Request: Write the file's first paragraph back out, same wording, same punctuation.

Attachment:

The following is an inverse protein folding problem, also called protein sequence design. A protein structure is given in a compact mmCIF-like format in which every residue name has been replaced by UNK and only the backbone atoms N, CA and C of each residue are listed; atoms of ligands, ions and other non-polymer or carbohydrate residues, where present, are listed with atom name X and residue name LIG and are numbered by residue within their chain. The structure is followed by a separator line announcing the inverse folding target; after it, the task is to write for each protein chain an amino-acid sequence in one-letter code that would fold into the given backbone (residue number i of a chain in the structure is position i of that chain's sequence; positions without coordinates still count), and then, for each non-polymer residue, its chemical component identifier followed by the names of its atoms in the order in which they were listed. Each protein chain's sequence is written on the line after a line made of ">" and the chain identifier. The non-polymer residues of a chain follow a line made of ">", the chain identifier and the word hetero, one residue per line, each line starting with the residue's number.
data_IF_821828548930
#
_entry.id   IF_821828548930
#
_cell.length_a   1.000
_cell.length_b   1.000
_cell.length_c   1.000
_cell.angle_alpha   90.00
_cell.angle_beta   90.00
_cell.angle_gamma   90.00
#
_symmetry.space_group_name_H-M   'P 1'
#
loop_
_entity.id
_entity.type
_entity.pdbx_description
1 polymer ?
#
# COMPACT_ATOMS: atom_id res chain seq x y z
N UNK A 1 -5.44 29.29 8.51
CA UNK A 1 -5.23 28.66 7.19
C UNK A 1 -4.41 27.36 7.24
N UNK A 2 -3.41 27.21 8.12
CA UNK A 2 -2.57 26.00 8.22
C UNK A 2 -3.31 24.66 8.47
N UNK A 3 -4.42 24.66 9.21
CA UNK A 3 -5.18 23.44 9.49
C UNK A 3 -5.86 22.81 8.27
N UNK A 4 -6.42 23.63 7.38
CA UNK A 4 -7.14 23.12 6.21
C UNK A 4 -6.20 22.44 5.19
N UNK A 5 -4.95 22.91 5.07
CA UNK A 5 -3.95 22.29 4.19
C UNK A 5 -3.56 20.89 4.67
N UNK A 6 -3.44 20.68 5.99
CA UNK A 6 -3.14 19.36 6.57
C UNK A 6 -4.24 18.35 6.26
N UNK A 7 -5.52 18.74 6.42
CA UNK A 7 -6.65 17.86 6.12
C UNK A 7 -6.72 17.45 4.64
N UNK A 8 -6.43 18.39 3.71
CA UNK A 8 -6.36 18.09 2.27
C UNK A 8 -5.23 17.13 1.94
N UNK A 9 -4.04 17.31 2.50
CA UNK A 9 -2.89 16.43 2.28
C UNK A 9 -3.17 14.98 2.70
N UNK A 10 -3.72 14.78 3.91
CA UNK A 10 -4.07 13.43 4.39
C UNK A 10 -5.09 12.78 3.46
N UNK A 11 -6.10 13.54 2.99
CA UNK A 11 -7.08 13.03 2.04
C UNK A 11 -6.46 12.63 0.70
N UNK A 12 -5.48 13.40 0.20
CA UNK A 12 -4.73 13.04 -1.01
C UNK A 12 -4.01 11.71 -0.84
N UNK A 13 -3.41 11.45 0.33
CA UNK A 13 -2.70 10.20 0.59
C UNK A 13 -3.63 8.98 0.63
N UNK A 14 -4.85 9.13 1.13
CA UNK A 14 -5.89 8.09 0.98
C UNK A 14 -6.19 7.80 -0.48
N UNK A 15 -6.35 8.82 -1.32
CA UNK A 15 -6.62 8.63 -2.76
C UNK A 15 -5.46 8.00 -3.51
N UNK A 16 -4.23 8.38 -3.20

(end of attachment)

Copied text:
The following is an inverse protein folding problem, also called protein sequence design. A protein structure is given in a compact mmCIF-like format in which every residue name has been replaced by UNK and only the backbone atoms N, CA and C of each residue are listed; atoms of ligands, ions and other non-polymer or carbohydrate residues, where present, are listed with atom name X and residue name LIG and are numbered by residue within their chain. The structure is followed by a separator line announcing the inverse folding target; after it, the task is to write for each protein chain an amino-acid sequence in one-letter code that would fold into the given backbone (residue number i of a chain in the structure is position i of that chain's sequence; positions without coordinates still count), and then, for each non-polymer residue, its chemical component identifier followed by the names of its atoms in the order in which they were listed. Each protein chain's sequence is written on the line after a line made of ">" and the chain identifier. The non-polymer residues of a chain follow a line made of ">", the chain identifier and the word hetero, one residue per line, each line starting with the residue's number.